Freaky Fatwa news is part of the same game. Bigoted–or just irresponsible–media props up dummy versions of Islam- incorrect, backwards, over-the-top, and sexually immature stories of what Muslims do and believe, and with every like, share, and eye-roll, we readers do our part to knock them over.
The success of the straw man argument rests entirely on the crowd’s inability to tell the difference between a mannequin and Mike Tyson, so the more people understand real Islam, the less likely they are to swing at the straw men propped up in Islam’s place.
If you’re a Muslim and you find fake information about Islam getting shared in your social media circles, speak up. Be brave. Be funny. Stand up in the crowd and politely point out that the guy in the blue corner is actually a scarecrow and the real champion is the Qur’an and Sunnah.
Advice for Journalists
If you’re a journalist, and you’re not sure whether a funny story you read about a Muslim is news-worthy, copy the text of the story and remove all references to Islam, Muslims, and Saudi Arabia- and then read it again. Now, ask yourself a few questions:
- Can the story be verified?
- Is the content genuinely interesting, significant, or relevant to your readership?
- Was a real person willing to put their name on this? Is there an original, reliable source or byline?
- Could the text of this email be mistaken for a chain letter?
- If you published this religion-free version, would your editor call you an idiot with no news sense?
If you are looking at a verified news story that is genuinely significant or relevant to your readers, written by someone who wasn’t embarrassed to put their name to it, you’re off to a good start.
If, however the content you’re looking at could pass as a chain letter, or suddenly isn’t funny if Muslims aren’t involved, then please delete it and do something better with your life.
5 Quick Things Americans Can Do For Uyghurs Today
“I may die, but let it be known that my nation will continue their struggle so long the world continues to exist.” Kazakh leader Uthman Batur. He said these words as Chinese authorities executed him for resisting the communist occupation. Currently, China has, one million Uyghurs (Uighurs), Kazakhs, and other Muslim minorities held in concentration camps in the Xinjiang Uyghur Autonomous Region (XUAR) (East Turkistan) in northwestern China.
Their struggle surpasses the 10 or so years since we have become aware of it. Just like the Rohingya genocide, we waited till the last minute. We are always late and say, “Never Again.” It happens again and again.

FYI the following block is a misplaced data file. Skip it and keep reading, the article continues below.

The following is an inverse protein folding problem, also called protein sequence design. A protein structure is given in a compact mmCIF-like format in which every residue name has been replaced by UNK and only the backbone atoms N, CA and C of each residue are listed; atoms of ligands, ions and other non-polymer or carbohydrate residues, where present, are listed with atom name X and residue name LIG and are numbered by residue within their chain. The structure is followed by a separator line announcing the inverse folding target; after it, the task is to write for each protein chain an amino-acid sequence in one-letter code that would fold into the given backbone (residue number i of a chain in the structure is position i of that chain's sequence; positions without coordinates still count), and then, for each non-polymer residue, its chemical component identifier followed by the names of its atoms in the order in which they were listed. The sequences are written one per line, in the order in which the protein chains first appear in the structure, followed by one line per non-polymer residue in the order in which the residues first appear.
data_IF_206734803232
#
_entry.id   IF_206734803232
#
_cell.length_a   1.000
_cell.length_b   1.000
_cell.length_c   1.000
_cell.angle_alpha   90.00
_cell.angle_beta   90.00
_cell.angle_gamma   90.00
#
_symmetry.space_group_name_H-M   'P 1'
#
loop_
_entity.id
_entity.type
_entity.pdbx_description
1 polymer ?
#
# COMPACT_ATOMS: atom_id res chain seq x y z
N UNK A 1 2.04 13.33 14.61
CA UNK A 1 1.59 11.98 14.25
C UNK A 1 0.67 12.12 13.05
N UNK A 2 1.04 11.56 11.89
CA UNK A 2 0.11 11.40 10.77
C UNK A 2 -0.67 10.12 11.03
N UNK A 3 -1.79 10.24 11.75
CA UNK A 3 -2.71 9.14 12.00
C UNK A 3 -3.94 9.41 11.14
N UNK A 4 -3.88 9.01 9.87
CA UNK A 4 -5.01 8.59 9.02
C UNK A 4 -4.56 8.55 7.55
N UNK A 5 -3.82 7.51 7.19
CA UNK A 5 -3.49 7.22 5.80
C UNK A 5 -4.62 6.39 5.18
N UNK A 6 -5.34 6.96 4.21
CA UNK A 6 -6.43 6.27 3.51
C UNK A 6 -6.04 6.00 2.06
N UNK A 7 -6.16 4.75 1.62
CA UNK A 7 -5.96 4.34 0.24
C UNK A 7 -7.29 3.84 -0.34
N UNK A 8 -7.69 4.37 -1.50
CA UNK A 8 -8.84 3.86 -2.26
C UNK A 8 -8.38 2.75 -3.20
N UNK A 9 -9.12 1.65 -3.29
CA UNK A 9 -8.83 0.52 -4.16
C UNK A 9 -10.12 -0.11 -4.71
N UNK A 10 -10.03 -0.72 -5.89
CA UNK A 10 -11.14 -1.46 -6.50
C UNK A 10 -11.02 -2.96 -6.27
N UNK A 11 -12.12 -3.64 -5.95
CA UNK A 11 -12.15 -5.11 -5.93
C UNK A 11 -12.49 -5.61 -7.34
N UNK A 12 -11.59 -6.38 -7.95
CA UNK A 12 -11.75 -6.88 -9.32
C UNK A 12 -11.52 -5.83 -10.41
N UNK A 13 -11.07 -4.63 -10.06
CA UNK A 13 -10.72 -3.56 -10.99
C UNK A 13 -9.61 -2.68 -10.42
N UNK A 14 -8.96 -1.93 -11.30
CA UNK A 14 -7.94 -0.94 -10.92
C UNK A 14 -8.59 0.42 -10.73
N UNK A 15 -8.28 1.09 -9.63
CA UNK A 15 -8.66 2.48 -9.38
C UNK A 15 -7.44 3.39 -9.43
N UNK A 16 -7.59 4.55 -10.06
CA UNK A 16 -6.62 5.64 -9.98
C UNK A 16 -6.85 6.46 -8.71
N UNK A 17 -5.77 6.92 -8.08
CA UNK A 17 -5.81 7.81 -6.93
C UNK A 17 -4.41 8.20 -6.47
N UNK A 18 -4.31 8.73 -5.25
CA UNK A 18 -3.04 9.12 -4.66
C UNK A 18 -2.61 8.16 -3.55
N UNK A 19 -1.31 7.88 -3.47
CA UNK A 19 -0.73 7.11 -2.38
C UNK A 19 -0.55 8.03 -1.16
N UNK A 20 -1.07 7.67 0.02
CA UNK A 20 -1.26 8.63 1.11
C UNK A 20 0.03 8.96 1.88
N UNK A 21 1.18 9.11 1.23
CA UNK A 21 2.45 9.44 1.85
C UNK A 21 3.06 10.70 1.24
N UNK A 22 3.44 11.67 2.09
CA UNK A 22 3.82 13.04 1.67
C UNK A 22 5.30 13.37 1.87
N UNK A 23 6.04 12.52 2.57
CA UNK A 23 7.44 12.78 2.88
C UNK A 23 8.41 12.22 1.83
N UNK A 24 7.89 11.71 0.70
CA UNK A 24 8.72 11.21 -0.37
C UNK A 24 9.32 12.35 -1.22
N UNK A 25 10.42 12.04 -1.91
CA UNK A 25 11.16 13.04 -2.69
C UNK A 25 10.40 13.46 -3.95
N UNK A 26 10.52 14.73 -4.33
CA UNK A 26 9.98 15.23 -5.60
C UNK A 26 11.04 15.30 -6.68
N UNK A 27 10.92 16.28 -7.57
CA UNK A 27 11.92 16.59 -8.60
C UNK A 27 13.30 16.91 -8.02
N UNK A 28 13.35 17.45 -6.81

In my lifetime, there have been horrendous genocides that could have been prevented to stopped. As a child, I remember Rwanda in the headlines, then a year later Bosnian genocide. Then we hear these demonic stories after the fact. I remember stories from survivors from Bosnia, and thinking to myself, “How are you here and functioning?”
Let us not be fooled to why this is happening now. It is related to economic advantages. The Chinese government’s present signature foreign policy initiative is the “Belt and Road Initiative” (BRI) that seeks to connect the PRC economically to the rest of the Eurasian continent through massive infrastructure projects that will stimulate international trade. The western and south-western components of the BRI require the XUAR to serve as a transportation and commercial hub to trade routes and pipelines that will join China with Central and South Asia, the Middle East, and the entirety of Europe. As a result, the XUAR has become an important strategic region for the Chinese, and the state views its indigenous populations as an obstacle to developing its vision for this future critical center of international commercial networks.1
The expansion of their trade route also ties in Iran hence the sanctions placed, but that’s a different report for a different time. China, of course, has defended their actions by claiming its an anti-terrorism plan. Getting reliable information is hard. China has made it a point to make things difficult for reporters. Yanan Wang, a China-based journalist from the Associated Press, has reported extensively on and from Xinjiang.
In a ceremony at Asia Society on Tuesday commemorating AP’s 2019 Osborn Elliott Award for Excellence in Journalism on Asia, Wang described the subtle ways government minders worked to thwart her reporting: “(Both of the times we went there we arrived at the airport, we had a welcoming committee from the local authorities. They’re always very polite and professional. They say that “you’ve arrived in Xinjiang and we’re here to assist you in your reporting. Tell us what you’re working on so we can help you.” They offer us drives in their car and plenty of hospitality.